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It’s Hard to Believe Kristaps Porzingis’s Twitter Was Hacked

C’mon, B. The emoji board and the model that might explain the latest NBA social media dustup.

(Getty Images/Ringer illustration)
(Getty Images/Ringer illustration)

On Saturday, Kristaps Porzingis’s Twitter account tweeted then quickly deleted “Los Angeles Clippers” followed by three smiley-face emoji. (The emoji are important, so keep them in mind). This is notable because Porzingis just finished the second year of his rookie contract, has the kind of talent a team can build around, is the best Knicks draft selection since Patrick Ewing, and is my Large Adult Son. The Knicks are also a beached whale of dysfunction, rotting from the head down. The owner, James Dolan, is a flesh-and-blood argument for the estate tax. The president of basketball operations, Phil Jackson, is on a one-man mission to salvage the wreckage of the triangle offense from the bottom of the ocean before his contract expires two years from now.

As a sign of his displeasure with the Knicks being the Knicks, Porzingis ghosted on the customary end-of-the-season interview with Jackson. Opposing GMs, smelling blood and blubber and eager for an easy meal, circled. The Clippers are often mentioned as a potential trading partner for the Knicks. So this tweet got people’s attention! It got my attention! I live in Los Angeles now, and I don’t know how this makes me feel. Porzingis claims that the tweet was the result of a hack. “I have alerted Twitter and they are looking into the incident,” he stated, again via tweet.

Hacking is a serious issue. I think as people alive on earth in the year 2017, we understand this viscerally if not consciously. Hacking is just in the air. Like the weather, it shapes our reality, even if we don’t understand how it works. We entrust a complex web of devices, platforms, and systems with everything from our individual quotidian observations and personal correspondences to, like, the nation’s power grid. Hacks can swing elections, sink movies, derail nuclear programs, and reveal your nudes to anyone with an internet connection. We cannot take hacking lightly. But Kristaps was not hacked. I mean, come on. Of course he wasn’t!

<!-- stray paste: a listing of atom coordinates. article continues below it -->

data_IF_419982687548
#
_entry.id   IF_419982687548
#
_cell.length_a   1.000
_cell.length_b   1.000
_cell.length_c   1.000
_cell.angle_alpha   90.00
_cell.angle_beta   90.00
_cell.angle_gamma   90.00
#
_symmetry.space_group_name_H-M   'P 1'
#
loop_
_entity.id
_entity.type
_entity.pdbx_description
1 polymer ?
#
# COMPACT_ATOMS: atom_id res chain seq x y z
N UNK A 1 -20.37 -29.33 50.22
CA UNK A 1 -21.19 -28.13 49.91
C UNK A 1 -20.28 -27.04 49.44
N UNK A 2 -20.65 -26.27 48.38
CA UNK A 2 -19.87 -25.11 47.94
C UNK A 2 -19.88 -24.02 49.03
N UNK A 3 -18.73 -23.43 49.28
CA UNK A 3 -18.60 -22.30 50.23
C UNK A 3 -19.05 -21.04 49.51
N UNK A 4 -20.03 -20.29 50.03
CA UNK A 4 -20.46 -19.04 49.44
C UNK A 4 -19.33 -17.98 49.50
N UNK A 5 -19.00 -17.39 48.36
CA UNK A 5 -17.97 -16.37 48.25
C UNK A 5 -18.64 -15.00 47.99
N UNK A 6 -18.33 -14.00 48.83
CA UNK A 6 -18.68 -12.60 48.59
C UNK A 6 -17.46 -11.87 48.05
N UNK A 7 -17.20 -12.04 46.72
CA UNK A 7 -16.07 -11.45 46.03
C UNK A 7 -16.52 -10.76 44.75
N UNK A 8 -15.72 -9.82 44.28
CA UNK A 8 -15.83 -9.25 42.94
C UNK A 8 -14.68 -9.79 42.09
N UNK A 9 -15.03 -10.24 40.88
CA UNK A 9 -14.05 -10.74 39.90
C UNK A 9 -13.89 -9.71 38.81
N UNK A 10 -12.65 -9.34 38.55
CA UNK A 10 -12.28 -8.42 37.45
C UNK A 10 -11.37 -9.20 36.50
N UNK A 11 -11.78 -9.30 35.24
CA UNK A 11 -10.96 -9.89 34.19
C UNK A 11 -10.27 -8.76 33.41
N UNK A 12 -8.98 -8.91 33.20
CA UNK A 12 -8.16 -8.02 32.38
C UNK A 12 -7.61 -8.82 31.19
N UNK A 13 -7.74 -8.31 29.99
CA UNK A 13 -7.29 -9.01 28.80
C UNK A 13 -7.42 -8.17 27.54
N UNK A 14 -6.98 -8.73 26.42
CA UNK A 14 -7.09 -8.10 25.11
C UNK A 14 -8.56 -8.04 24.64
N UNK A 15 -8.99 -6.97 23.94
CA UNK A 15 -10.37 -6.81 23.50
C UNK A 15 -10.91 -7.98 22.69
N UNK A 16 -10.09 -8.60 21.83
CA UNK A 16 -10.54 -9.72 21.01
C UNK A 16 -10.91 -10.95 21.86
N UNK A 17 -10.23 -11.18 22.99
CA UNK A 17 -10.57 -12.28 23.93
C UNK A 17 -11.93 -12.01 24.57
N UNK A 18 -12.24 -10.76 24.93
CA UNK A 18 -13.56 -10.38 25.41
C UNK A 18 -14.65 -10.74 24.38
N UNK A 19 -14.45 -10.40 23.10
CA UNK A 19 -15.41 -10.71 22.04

As proof, Porzingis offered a screenshot of the Twitter app showing his recently-used-emoji tab. The smiley-face is not among them.

Couple of things:

  1. Many NBA players have more than one phone. You know, for various reasons that are personal, and more power to them. I wish all people with multiple phones the best. We should all be lucky enough to need at least three phones simultaneously at some point in our lives. So, just as KP is using a screenshot of some device to argue that he does not use smiley-face emoji, we can easily imagine a circumstance by which Porzingis simply screen-grabbed one of the other phones that he has access to.
  2. The “Cmon B” tweet was sent 15 hours after the “Clippers” tweet. So even if that is KP’s primary phone, that’s more than enough time to brute-force the smiley-face emoji off the recents tab with only a mild amount of dedication. You could probably get that done over brunch, before the mimosas come out. (Brunching is big out here, KP. I don’t know much, but I know that.)

More to the point, no hacker would do this. Listen, I’m not an expert. If I was, I’d be on a beach in Cyprus right now, laughing a supervillain laugh, and living a life of leisure off my ill-gotten gains. But, no. I’m just a person with a phone and a computer and online banking and several social media accounts who reads the news. I find it hard to believe that a hacker or hacking group would endeavor to take over a young millionaire athlete’s social media account just to tweet the name of a team that he has been linked with in trades rumor instead of, like, raiding his phone for dick pics and credit card numbers.

Hacked social media accounts tweet virus-laden links with text saying, “Hey, check this out.” This would be the first time in hacking history that a hacker tweeted NBA hot-stove information.

Occam’s razor does its work once one takes into account a tweet by model Abigail Ratchford, whose mentions young Kristaps has been recently sliding into:

Ratchford, of course, lives in Los Angeles.

Ergo: Kristaps meant “Clippers” as a DM. He thinks, or he’s heard, that it’s possible he might be playing in L.A. He was sharing that information with the zaftig Ms. Ratchford as one does, because why not.

I can tell you, son, that the sunsets are amazing.